• linkedin
  • Increase Font
  • Sharebar

    Expanding the role of pharmacists on the healthcare team

    Ned MilenkovichNed MilenkovichIn January 2015, the National Governors Association (NGA) released a white paper titled “The Expanding Role of Pharmacists in a Transformed Health Care System.” The paper challenges states to change their laws to allow pharmacists, who represent the third-largest healthcare profession, to become more integrated into the healthcare delivery system. The NGA, along with healthcare experts, acknowledges the essential role that medication management plays in treating chronic diseases, and it stresses that including pharmacists in chronic-care delivery teams will both improve health outcomes and reduce costs.  

    See also: Governors support provider status for pharmacists

    The pharmacist’s role

    The healthcare system is experiencing a fundamental shift in the areas of finance and delivery of healthcare services. States are formulating laws, regulations, and best practices to improve outcomes while reducing costs.

    See also: California pharmacists win provider status

    Factors underlying this trend include a growing number of adults who have chronic diseases, such as heart disease, stroke, cancer, arthritis, hepatitis, and asthma. With over 117 million U.S. adults suffering from at least one chronic disease, the number of people taking multiple medications is also very high. And as the number of medications increases, so does the rate of nonadherence to the proper medication regimen, the consequences of which are both physical and monetary in nature.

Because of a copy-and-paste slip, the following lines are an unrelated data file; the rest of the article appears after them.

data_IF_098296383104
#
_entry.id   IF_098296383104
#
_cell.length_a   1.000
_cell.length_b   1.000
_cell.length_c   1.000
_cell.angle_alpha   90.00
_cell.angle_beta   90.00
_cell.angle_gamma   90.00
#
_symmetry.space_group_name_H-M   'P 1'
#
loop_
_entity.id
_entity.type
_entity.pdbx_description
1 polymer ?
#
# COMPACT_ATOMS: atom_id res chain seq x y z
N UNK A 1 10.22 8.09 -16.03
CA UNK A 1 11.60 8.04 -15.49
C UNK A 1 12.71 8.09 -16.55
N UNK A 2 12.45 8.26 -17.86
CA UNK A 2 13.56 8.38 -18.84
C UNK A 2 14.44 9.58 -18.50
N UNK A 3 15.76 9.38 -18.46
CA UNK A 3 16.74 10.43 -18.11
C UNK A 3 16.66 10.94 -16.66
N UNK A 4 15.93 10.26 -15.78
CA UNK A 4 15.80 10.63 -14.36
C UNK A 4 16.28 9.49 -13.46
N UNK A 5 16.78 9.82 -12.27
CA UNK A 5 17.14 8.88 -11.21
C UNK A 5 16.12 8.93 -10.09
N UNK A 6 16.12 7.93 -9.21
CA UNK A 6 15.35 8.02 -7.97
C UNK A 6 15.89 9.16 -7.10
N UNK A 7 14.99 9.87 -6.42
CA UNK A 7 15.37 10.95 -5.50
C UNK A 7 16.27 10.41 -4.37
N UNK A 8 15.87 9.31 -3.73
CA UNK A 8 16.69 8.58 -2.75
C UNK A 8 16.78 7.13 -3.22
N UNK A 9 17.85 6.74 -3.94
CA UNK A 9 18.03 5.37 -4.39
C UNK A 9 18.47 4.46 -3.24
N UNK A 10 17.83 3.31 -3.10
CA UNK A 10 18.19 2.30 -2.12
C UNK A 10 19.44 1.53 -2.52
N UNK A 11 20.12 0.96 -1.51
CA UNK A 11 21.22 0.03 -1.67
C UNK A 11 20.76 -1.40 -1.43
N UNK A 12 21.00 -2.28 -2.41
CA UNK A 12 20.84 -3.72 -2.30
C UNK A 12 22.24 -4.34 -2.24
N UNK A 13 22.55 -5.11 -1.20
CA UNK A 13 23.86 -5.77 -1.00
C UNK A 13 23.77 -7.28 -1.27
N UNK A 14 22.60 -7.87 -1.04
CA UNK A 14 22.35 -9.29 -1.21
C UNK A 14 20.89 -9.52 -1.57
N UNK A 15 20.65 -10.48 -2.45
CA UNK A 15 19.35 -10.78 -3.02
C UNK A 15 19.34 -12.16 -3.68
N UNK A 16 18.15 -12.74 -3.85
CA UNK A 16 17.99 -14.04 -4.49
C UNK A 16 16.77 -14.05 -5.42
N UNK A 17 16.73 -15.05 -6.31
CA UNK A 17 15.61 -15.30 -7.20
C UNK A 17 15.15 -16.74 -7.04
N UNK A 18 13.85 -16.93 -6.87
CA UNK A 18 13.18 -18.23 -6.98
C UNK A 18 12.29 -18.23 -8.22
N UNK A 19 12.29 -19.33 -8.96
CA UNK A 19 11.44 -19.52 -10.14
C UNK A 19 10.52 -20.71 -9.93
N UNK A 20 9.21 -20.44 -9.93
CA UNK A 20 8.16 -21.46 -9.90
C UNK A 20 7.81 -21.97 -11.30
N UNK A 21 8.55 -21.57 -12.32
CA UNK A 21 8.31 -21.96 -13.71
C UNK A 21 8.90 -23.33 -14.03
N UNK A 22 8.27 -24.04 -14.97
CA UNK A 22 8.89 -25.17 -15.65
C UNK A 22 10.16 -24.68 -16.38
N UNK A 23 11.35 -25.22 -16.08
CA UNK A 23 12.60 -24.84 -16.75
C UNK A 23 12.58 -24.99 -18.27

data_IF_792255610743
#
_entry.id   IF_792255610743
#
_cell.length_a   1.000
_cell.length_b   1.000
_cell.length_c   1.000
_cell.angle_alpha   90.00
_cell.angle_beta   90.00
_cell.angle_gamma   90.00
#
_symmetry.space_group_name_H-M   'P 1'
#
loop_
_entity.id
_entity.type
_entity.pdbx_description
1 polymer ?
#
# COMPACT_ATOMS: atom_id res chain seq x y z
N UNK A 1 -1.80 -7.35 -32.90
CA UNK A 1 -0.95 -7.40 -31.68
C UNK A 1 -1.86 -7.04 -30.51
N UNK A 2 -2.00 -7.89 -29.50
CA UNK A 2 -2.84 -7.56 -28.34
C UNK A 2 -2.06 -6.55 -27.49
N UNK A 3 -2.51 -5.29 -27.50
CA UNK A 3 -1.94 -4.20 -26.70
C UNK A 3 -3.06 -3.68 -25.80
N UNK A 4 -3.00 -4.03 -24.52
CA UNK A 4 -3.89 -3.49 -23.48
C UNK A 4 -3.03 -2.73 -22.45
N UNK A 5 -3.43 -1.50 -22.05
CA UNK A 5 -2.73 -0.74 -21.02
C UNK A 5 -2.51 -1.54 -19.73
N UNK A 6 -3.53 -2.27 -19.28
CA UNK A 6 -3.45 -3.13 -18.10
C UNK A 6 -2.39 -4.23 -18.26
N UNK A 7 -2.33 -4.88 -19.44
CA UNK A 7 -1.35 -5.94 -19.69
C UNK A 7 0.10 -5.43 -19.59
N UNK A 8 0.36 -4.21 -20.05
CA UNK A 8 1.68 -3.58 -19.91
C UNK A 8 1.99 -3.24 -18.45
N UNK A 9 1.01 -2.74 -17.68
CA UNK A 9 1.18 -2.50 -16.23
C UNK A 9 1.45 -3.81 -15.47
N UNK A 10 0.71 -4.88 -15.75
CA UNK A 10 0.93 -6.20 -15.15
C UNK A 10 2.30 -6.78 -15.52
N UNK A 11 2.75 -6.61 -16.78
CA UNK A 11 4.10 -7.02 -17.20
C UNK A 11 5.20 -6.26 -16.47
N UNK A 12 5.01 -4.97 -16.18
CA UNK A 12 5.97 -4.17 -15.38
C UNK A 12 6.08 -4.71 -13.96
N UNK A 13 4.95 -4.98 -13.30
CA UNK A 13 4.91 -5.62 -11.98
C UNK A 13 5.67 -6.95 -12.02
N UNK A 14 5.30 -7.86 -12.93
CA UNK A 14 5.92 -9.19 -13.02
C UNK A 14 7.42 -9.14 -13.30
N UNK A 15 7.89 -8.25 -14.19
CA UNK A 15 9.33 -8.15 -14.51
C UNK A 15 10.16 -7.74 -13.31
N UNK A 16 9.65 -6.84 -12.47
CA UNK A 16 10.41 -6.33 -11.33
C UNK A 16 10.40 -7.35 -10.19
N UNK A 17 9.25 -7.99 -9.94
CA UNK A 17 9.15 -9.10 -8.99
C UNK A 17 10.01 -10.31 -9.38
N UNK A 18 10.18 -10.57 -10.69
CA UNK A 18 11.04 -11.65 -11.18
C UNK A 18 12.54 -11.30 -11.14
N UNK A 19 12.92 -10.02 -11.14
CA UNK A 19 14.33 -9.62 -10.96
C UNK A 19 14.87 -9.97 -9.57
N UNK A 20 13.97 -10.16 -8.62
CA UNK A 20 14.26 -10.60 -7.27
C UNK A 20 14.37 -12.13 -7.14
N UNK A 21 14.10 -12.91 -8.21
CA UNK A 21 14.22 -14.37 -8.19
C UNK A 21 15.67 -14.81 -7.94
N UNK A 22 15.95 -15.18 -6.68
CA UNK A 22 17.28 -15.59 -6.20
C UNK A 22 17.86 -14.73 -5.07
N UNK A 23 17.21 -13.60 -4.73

Pharmacists have the capabilities to play a large role in shaping healthcare delivery to individuals, especially to those with chronic diseases. Pharmacists’ expertise includes medication therapy management, wellness counseling, disease-prevention services, and primary care. These services are most effective when the pharmacist is included in the larger interdisciplinary team, which can be documented through collaborative practice agreements (CPAs).

    CPA agreements streamline patient care and allow licensed providers to refer patients to a pharmacist for corresponding healthcare services. This integration also allows for a patient’s entire healthcare team to collaborate and maintain transparency, increasing the quality of both individual healthcare services and the entire patient healthcare plan.

    Ned Milenkovich, PharmD, JD
    This article is not intended as legal advice and should not be used as such. When legal questions arise, pharmacists should consult with ...

    0 Comments

    You must be signed in to leave a comment. Registering is fast and free!

    All comments must follow the ModernMedicine Network community rules and terms of use, and will be moderated. ModernMedicine reserves the right to use the comments we receive, in whole or in part,in any medium. See also the Terms of Use, Privacy Policy and Community FAQ.

    • No comments available